Nigerian campaigners urge Norges Bank to step up engagement with Shell
Norges Bank Investment Management (NBIM), the manager of Norway’s $1.4 trillion government pension fund has been urged by campaigners to step up its engagement efforts with the oil giant.
The fund, which is one of the largest asset owners in the world, holds close to 3% of Shell’s shares making it the third largest shareholder after BlackRock and Vanguard and a potentially powerful voice to raise stewardship concerns.
November marks a ten year anniversary since NBIM has been actioned by the Norwegian Ministry of Finance to engage with the oil giant on severe environmental damages of oil spills in the Niger Delta following a 2011 oil spill.
But campaigners say that NBIM’s stewardship efforts with Shell are “naïve”, overly reliant on information provided by the oil giant and haven not resulted in concrete action.
David Ugolor, executive director of Africa Network for Environment and Economic Justice (ANEEJ) met up with NBIM to make the case. “NBIM has been far too naïve with its engagements with Shell and the accounts have been too one sided. And the lack of action is clear proof of this. After ten years since the Ministry of Finance directed NBIM to sort this out in 2013, far too little has been done” he told Net Zero Investor.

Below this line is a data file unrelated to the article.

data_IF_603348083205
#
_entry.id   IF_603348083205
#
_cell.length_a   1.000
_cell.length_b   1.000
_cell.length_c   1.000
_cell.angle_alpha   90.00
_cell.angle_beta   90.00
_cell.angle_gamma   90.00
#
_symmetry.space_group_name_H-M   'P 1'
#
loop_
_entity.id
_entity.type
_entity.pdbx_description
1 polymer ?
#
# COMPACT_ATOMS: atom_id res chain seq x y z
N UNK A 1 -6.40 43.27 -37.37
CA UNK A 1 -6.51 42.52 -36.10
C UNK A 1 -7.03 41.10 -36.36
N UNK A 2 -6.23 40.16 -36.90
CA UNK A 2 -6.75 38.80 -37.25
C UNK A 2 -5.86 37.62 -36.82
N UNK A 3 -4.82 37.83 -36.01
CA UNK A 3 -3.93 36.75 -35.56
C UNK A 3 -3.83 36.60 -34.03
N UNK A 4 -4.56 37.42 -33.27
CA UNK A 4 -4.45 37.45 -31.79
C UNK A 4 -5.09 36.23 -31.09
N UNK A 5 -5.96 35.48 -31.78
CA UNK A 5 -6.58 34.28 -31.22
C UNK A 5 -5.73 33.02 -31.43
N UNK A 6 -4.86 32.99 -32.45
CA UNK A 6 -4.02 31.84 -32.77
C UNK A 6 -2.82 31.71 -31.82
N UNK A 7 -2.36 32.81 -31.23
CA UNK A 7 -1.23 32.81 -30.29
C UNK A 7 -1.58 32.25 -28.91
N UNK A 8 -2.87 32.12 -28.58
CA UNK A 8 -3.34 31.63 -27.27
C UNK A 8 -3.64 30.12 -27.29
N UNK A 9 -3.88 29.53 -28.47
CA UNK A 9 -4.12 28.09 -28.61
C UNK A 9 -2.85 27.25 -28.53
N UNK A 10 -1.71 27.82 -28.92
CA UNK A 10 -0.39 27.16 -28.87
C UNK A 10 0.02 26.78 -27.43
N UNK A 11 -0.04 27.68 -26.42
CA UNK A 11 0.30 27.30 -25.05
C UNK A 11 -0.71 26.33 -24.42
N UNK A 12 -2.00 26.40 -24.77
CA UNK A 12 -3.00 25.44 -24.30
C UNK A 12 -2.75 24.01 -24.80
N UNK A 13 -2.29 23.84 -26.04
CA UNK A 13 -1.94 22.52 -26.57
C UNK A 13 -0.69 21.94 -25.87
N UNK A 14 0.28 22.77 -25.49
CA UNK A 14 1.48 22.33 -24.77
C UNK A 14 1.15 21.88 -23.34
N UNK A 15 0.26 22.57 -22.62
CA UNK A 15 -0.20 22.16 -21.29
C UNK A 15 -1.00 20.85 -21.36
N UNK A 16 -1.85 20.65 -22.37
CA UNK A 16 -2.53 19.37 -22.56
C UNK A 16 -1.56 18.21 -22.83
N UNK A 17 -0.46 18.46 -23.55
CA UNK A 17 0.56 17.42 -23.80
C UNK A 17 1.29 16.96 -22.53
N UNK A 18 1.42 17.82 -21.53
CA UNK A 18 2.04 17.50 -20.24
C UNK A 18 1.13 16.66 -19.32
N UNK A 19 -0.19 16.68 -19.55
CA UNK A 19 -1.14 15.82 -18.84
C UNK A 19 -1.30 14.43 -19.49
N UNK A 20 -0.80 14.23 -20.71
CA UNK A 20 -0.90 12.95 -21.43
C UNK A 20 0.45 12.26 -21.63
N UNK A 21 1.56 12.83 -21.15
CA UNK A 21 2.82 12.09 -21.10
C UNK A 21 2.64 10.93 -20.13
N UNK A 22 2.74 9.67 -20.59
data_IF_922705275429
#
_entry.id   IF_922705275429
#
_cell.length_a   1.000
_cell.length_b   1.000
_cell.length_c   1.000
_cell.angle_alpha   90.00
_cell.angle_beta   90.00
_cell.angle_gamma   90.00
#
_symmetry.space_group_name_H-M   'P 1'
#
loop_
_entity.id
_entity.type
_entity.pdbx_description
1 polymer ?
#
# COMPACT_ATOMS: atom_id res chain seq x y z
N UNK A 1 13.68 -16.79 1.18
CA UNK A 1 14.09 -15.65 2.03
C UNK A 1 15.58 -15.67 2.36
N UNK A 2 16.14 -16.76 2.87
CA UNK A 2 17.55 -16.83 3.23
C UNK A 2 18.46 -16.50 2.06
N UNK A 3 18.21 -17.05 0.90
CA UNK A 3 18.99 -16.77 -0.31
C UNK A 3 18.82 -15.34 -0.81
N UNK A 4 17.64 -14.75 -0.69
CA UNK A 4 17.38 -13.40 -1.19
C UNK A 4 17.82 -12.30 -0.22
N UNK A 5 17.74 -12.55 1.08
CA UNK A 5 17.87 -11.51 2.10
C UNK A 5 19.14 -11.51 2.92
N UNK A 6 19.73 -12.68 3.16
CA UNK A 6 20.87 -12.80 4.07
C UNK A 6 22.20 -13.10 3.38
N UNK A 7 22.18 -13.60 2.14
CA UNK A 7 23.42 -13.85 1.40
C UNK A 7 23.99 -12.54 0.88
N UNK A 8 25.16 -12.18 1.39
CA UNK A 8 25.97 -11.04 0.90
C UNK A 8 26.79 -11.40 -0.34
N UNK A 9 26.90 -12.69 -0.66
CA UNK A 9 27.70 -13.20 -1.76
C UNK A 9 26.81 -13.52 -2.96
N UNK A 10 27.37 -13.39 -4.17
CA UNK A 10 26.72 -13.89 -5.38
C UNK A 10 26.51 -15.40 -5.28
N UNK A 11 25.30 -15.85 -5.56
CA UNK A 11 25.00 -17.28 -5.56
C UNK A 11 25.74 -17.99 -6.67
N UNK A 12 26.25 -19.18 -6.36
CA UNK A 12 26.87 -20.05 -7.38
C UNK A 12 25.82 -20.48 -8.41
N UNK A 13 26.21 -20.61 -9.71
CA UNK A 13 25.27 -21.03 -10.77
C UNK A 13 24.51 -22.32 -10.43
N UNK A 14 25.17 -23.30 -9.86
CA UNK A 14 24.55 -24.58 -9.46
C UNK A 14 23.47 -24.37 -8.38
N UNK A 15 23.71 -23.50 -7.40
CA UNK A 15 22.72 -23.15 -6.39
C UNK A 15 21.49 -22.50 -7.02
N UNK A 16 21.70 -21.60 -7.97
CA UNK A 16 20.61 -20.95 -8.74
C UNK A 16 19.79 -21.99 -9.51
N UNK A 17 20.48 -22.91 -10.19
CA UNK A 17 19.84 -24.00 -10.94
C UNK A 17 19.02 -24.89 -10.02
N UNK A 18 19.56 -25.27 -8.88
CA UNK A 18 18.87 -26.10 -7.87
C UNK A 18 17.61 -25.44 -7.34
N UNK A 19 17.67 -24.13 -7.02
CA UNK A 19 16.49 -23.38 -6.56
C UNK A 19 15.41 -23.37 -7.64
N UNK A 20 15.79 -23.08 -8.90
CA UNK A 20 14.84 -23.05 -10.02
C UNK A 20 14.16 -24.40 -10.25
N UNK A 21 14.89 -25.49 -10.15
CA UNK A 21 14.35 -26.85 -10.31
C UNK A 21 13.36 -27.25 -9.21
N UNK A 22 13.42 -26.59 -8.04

Ugolor stressed that while Shell blames a lot of the leaks it faces in Nigeria on third party theft, its crumbling infrastructure should be a concern for investors: “We know that an estimated 40% of pipelines are over 30 years old, in addition a statement issued by ex-safety consultant Caroline Dennett exposed the gaps in Shell safety measures in place to prevent these oil spills” he warned.
The campaign group called on NBIM to conduct a detailed assessment of their fossil fuel holdings operating in the Niger Delta- not just Ogoni land, which was the Shell case study provided in the Responsible Investment 2022 report, representing only a small fraction of the entire state and invited representatives of NBIM to vist the Delta.
NBIM is not the only major investor facing pressure from campaigners who said that they are also targeting BlackRock, Vanguard and have engaged with the Church of England Pension Fund ahead of their divestment from Shell.
A spokesperson for NBIM told Net Zero Investor that they had made Shell aware of the ten-year limit on the engagement efforts and were now performing an assessment of the situation and evaluating their next steps, acknowledging what they said were the ‘challenging operational context and the continued occurrence’ of oil spills.
At this year’s Shell AGM, NBIM voted against an activist proposal to adopt stricter greenhouse gas reduction targets, despite having backed similar resolutions at Chevron and ExxonMobil.
In doing so, it positioned itself against the recommendations of the Institutional Investors Group on Climate Change, which had come out in support of bolder climate targets.
Picture credit: Bayelsa Commission Report